International Justice Monitor

A project of the Open Society Justice Initiative

Lawyers Want More Victims to Benefits from Lubanga Reparations

Lawyers representing victims in Thomas Lubanga’s case are planning to appeal against an order by International Criminal Court (ICC) judges that set the former Congolese rebel leader’s financial liability for reparations at US$ 10 million. The lawyers say judges excluded “a significant number” of victims who participated in the proceedings against Lubanga and whom the Trust Fund for Victims (TFV) had already designated as eligible for reparations.

Victims’ lawyers Luc Walleyn and Franck Mulenda argue that, in the December 15, 2017 decision, the judges not only determined the overall size of the reparations award against Lubanga, but also determined which victims would be eligible for the collective reparations that the Trust Fund would implement.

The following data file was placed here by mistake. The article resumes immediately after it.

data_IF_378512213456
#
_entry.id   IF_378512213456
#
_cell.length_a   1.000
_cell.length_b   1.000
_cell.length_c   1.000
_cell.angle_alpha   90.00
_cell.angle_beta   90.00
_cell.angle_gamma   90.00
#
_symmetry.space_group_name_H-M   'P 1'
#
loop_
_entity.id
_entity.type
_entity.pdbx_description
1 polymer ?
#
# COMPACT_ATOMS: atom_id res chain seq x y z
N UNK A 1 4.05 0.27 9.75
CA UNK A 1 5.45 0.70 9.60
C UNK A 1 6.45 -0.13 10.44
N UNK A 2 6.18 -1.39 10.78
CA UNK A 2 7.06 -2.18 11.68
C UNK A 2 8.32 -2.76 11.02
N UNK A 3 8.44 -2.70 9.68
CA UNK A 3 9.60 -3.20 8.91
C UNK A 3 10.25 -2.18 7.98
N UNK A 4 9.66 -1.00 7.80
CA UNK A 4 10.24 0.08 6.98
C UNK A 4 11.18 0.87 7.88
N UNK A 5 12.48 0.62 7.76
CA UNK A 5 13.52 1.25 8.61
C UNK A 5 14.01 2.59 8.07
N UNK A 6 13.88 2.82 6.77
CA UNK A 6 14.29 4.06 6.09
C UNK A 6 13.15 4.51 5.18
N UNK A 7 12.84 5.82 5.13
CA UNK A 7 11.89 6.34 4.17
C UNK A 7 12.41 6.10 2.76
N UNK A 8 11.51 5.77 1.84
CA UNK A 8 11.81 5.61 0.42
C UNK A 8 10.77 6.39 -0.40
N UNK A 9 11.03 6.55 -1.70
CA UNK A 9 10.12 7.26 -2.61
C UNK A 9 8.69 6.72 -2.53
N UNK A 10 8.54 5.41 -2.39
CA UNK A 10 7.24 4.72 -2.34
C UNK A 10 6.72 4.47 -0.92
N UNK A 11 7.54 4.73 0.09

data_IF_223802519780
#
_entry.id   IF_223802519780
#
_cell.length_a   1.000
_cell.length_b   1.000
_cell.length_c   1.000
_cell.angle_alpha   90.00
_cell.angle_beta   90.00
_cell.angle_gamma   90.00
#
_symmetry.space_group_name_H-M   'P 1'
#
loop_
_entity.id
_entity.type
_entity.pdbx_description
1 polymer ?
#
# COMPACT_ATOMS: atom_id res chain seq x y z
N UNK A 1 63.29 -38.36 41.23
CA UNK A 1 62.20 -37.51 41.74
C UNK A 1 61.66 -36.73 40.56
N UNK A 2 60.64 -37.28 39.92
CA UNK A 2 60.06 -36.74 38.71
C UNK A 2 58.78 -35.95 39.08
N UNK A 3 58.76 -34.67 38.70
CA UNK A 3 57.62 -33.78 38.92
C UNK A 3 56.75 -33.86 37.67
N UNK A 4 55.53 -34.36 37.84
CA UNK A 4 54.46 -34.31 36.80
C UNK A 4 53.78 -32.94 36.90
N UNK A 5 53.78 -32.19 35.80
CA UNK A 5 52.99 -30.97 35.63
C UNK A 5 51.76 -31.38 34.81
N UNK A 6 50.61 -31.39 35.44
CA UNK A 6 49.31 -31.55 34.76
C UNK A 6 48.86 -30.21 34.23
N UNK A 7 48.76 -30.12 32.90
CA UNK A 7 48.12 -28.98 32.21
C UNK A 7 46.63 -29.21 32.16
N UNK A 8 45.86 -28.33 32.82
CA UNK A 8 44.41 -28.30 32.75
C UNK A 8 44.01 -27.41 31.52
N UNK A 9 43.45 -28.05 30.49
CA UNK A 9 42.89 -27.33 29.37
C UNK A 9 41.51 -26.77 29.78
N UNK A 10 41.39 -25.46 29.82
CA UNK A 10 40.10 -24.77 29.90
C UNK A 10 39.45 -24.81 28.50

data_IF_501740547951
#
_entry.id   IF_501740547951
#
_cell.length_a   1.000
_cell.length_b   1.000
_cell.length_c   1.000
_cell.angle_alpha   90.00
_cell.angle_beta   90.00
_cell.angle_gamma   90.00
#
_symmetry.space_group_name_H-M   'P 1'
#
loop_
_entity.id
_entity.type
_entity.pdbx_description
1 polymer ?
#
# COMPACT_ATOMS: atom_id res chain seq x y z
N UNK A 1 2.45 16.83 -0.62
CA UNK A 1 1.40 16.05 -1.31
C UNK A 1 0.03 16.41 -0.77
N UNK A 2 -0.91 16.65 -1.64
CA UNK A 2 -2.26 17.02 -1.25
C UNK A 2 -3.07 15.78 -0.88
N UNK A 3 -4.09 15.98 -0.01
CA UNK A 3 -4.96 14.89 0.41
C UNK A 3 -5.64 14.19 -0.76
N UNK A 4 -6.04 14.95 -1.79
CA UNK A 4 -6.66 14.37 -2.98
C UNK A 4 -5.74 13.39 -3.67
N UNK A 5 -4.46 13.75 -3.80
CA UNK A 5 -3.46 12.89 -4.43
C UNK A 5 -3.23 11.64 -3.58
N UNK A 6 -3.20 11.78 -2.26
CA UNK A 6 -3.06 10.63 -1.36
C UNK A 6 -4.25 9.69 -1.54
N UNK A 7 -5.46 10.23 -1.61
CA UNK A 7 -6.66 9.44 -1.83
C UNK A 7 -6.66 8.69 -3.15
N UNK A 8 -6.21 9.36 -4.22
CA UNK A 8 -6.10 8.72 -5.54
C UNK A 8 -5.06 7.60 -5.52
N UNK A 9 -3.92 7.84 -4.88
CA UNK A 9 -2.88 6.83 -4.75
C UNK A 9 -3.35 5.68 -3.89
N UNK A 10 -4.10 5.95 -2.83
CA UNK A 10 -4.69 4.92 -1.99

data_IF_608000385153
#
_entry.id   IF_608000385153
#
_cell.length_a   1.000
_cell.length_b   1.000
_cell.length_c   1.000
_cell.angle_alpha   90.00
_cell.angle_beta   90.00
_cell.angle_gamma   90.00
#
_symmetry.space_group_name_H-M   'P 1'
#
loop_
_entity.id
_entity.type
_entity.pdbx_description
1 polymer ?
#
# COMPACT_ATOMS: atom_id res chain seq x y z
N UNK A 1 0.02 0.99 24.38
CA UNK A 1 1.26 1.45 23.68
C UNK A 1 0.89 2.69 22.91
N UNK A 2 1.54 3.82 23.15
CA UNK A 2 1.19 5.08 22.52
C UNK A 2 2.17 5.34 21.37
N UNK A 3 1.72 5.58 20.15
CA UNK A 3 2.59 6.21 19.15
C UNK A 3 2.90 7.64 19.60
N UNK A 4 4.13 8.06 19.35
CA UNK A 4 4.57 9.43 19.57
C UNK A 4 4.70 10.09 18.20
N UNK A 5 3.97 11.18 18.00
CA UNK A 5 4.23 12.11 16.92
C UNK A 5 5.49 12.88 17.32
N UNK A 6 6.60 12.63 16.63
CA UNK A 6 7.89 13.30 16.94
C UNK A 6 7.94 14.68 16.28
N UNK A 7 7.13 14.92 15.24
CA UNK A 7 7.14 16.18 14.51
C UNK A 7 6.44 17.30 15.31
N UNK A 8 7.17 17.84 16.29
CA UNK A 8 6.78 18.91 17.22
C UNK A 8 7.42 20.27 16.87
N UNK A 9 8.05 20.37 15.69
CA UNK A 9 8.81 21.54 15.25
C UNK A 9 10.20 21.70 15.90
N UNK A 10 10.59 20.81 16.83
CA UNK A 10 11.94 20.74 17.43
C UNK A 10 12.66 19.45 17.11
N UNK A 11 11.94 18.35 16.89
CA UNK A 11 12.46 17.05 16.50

“The decision specifies that the 425 victims who … Continue Reading

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Lubanga to Appeal US$ 10 Million Reparations Award to Victims

Thomas Lubanga is seeking to appeal the International Criminal Court (ICC) order that set his financial liability for reparations to victims of his crimes at US$ 10 million. The former Congolese rebel leader argues that this amount is excessive and contests the eligibility of several victims to receive reparations.